2,300-Year-Old Bark Shield Showcases a Previously Unknown Iron Age Technology

By George Dvorsky on at

A one-of-a-kind bark shield dating back to the Iron Age has been unearthed in England. Archaeologists have never seen anything like it, describing the artefact as “lost technology”.

The bark shield was discovered four years ago in what was once a livestock watering hole, according to a release issued by the University of York. Normally, items made from organic materials, such as bark, don’t preserve well, but in this case, the moist, soggy conditions prevented the shield from degrading. The bark shield is the only one of its kind ever found in Europe, according to a University of Leicester release.

The artefact, called the Enderby shield, was discovered by archaeologists from the University of Leicester Archaeological Service at the Everards Meadows site in 2015, which is south of Leicester. This area once hosted a vibrant Iron Age farming community. The bark shield, which was made from either alder, willow, poplar, hazel or spindle tree, was radiocarbon dated to between 395 and 255 BCE, according to the University of Leicester. The outer layer of bark formed the inside of the shield.

ULAS archaeologist Adam Clapton recording the shield when it was still in the ground. Image: ULAS

Archaeologists have previously documented the use of bark to manufacture other objects, but this is the first time the material has been seen in an Iron Age weapon. This discovery is consequently changing our conceptions of the materials and techniques used to create defensive weapons thousands of years ago.

“This truly astonishing and unparalleled artefact has given us an insight into prehistoric technology that we could never have guessed at,” University of York archaeologist Michael Bamforth, who headed the analysis of the shield, said in the university’s press release. “Although we know that bark has many uses, including making boxes and containers, it doesn’t survive well in the archaeological record.”

An experimental archaeologist reconstructing the bark shield. Image: Mike Bamforth

The bark shield measured 67 centimetres (26.3 inches) long and 37 centimetres (14.5 inches) wide when it was still in the ground, according to the University of Leicester. The manufacturer of the shield used wooden laths – thin, flat strips of wood used to form a base – to stiffen the structure. The shield also featured an edging rim made of wood, and a woven stud at the centre, called a boss, to protect the shield’s wooden handle.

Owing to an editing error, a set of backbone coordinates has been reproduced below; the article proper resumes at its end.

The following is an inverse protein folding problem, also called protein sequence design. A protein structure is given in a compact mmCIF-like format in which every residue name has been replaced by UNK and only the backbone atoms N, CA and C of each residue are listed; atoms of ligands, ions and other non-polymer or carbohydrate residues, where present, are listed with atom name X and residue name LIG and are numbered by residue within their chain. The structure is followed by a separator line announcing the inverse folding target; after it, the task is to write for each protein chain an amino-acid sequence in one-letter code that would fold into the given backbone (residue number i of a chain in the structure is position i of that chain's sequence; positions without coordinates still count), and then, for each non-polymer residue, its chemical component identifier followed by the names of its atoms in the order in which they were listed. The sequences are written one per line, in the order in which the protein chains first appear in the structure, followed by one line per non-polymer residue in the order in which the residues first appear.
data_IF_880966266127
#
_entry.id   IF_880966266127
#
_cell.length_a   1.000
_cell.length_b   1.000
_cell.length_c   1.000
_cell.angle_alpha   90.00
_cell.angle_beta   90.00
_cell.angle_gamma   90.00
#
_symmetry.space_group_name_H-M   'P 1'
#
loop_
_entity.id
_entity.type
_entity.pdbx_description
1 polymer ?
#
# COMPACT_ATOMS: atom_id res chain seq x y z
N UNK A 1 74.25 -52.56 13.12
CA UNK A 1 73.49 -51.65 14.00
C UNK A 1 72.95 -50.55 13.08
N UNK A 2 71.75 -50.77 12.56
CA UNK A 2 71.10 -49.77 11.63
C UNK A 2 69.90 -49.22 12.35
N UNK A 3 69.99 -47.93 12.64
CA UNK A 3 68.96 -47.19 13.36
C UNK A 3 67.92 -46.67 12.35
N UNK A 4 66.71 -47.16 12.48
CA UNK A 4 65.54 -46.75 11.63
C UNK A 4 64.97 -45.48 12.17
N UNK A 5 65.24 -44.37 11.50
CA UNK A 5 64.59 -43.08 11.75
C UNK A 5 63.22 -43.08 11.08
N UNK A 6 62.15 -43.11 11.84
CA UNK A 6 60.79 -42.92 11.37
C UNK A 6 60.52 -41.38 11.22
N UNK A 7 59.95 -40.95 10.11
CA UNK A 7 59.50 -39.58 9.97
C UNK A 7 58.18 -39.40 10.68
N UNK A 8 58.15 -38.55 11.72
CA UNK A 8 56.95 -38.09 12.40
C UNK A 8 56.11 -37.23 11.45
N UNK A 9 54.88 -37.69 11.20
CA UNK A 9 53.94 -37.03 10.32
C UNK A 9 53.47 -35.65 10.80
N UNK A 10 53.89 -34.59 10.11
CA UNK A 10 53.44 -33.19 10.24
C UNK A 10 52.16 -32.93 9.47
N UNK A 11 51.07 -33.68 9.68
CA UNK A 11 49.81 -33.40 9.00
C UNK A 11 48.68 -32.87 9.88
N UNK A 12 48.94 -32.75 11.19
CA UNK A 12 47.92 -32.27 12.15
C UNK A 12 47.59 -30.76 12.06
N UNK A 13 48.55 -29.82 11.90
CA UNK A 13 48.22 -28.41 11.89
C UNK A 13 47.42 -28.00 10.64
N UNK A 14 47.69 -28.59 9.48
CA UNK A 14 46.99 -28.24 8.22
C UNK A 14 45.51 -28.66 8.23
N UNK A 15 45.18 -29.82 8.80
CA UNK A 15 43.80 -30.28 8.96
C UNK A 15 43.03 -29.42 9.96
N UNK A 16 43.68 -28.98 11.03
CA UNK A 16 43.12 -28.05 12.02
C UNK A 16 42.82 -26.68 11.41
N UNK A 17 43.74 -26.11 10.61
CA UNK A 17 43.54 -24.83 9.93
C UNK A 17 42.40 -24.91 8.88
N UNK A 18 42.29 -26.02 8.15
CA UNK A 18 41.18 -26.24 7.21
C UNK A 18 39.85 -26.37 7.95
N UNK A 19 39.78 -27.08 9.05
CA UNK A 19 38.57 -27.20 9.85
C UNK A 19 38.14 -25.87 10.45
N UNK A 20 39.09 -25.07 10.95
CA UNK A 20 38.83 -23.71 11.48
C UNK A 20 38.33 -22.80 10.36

“This is a lost technology,” Matt Beamish, the lead archaeologist from the University of Leicester Archaeological Service, told the Guardian. “It has not been seen before as far as we are aware, but presumably it is a technique that was used in many ways for making bark items,” he said.

Analysis showed that the shield was once coloured in red and decorated with a chequerboard pattern. The shield was “severely damaged” before it ended up in the watering hole, as noted in the University of York release. This damage was likely caused by spear tips, but the researchers aren’t entirely sure.

“The first time I saw the shield I was absolutely awed by it: the complex structure, the careful decorations, and the beautiful boss,” Rachel Crellin, a professor at the University of Leicester who assessed the shield, in the University of York statement.

The finished experimental bark shield. Image: ULAS

Initially, the archaeologists figured the thin bark shield was too flimsy and impractical for use as a defensive weapon, and that it might have instead served a ceremonial purpose. To assess its functionality, the researchers engaged in some experimental archaeology. Using materials sourced from the area where the shield was found and a simple tool kit, they reconstructed the shield from scratch. This exercise offered important insights into how the shield was created – and possibly how the design may have inspired the more sophisticated metal shields that followed.

“The shape of the finished items is fascinating, with differential shrinkage of the wood components causing the shields to curve as they dried. When viewed from the front the rectangular shields appear ‘waisted’ or hour-glass shaped,” according to the University of Leicester. “This may be of some significance, as some metal shields from the period, such as the Battersea Shield in the British Museum, are similar and may be copying the design.”

Tests of the experimental shield showed that it was light, but durable.

“It was only through experimentation that we realised it could be tough enough to protect against blows from metal weapons,” according to Bamforth. “Although a bark shield is not as strong as one made from wood or metal, it would be much lighter allowing the user much more freedom of movement.”

The University of Leicester has donated the shield to the British Museum, and it is scheduled to go on display in 2020.

Featured Image: Mike Bamforth/ULAS